By the standards of most transit agency budgets, Sound Transit’s next round of rail expansion plans will be expensive. Critics, constructive or not, wonder if there’s a cheaper way. There is, in principle, if the transit agency can simply ignore other stakeholders instead of buying them off. The biggest savings comes from simply taking grade-separated freeway space and kicking out as many cars as necessary to ensure free flow of buses.
But that presumes a totally different set of politicians, voter attitudes, and institutional structures from what precipitated the sorry defenestration of Transportation Secretary Peterson earlier this month. Her departure was related to several issues, but the direct cause ($) was the entirely foreseeable backlash against reserving uncongested road space for carpools and transit. Indeed Senate Transportation Chair Curtis King publicly wonders if WSDOT is extracting enough transit dollars from Sound Transit to pump back into the road system. While Republicans are generating all the juicy quotes, Democratic majorities didn’t keep the HOV lanes clear either. Passing a small ST tax package and assuming that WSDOT will deliver good ROW would be foolish in the extreme.
In this environment, truly reliable transit has to build its own right of way. Some Seattle residents snicker at the Everett-Tacoma light rail “spine”, and there are legitimate criticisms of that project. However, it would deliver a commute free of ever-escalating driving times and frequent congestion collapse due to accidents.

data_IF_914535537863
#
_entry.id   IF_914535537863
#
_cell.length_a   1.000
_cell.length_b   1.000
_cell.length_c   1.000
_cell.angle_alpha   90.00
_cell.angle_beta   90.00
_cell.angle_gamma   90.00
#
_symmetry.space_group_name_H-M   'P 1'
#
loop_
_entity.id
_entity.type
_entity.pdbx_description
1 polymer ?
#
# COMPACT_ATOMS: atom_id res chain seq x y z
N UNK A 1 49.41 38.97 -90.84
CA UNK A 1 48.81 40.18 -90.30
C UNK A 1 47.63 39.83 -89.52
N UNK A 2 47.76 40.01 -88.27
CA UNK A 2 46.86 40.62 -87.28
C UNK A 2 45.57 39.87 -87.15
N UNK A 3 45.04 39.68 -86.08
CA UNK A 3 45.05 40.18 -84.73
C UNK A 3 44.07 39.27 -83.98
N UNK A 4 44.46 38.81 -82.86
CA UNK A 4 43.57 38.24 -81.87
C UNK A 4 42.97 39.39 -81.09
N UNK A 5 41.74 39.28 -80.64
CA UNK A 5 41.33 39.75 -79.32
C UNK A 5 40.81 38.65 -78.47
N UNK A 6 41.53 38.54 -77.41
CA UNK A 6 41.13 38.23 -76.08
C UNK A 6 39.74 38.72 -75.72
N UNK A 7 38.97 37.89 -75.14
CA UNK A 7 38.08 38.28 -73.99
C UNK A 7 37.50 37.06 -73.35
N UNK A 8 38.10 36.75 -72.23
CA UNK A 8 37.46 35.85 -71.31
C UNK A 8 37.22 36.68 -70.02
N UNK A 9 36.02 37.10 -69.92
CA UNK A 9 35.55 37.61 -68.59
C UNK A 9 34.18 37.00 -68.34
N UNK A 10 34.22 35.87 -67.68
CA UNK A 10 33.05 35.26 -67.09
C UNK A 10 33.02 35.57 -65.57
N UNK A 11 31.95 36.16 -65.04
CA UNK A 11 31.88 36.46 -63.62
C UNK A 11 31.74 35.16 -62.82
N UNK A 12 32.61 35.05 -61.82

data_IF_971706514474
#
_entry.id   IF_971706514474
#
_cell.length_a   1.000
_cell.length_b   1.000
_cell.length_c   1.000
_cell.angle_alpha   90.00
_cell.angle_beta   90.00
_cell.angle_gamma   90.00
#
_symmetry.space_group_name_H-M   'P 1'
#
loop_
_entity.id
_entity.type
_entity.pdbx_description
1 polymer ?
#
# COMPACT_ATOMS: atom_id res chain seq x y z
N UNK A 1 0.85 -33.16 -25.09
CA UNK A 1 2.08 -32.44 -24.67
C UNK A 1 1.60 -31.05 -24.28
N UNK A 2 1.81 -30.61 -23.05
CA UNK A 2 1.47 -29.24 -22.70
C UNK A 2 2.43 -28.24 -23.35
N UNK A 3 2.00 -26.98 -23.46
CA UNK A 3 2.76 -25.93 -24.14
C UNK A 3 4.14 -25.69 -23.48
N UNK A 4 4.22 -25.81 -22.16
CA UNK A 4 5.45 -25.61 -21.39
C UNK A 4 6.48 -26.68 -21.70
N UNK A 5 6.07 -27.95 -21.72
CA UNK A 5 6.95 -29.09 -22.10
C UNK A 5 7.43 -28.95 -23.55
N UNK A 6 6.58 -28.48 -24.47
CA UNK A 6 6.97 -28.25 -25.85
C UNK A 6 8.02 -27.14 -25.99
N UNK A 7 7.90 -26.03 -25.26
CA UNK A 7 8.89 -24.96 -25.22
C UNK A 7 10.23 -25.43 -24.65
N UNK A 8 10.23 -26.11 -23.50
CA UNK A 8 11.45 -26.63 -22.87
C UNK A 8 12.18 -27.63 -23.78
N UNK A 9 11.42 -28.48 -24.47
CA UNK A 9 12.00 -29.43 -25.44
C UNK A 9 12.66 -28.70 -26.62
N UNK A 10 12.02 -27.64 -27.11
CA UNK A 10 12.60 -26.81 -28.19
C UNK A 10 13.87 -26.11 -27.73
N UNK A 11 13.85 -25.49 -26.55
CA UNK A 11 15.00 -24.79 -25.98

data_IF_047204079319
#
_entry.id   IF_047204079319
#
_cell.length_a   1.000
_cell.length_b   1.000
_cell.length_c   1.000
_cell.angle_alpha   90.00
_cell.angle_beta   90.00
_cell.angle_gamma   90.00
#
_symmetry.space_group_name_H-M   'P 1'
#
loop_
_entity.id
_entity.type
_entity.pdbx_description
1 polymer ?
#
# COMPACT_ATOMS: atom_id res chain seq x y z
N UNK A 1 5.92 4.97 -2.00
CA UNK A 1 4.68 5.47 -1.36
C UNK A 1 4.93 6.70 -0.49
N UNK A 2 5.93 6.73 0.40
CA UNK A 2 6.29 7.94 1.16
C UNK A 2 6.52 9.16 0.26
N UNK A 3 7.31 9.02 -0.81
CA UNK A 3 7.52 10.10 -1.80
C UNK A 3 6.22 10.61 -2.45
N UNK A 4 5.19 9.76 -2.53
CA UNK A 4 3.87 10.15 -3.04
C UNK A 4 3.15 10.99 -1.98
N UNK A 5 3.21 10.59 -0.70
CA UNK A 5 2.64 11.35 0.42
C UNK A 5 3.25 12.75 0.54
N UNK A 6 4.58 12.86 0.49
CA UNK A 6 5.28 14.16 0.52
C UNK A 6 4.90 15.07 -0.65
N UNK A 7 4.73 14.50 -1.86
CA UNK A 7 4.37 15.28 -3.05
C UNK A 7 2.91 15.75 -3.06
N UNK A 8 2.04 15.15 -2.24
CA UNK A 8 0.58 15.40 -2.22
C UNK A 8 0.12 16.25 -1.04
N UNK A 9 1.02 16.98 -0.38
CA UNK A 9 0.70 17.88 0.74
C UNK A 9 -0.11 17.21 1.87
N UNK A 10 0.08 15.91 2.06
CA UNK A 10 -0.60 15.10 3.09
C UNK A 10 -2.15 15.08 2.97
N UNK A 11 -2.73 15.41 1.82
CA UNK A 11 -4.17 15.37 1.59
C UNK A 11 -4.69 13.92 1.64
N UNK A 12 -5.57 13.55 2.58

STB will always wholeheartedly support using precious road space to carry lots of people on transit instead of a few people in cars (or worse, to store cars). It’s at least plausible to achieve this when local leaders and voters are self-identified transit advocates, as they usually are at the city and county level, and therefore open to pro-transit arguments. Regrettably, the city and county don’t own much freeway right of way. At the level of government that does own most of it, the center of gravity of the debate is over subtle impacts to SOV travel times. The overwhelmingly positive impact on bus riders is both undisputed, and irrelevant.
Choosing freeway rapid transit as the long-term solution forever holds transit hostage to the whims of a state that considers its fate a low priority, and forever allows highway widening to masquerade as a “pro-transit” measure to ensure the free flow of buses. It’s one reason why people all over the region are hoping for ST3 to deliver them from this trap with light rail – on its own right of way.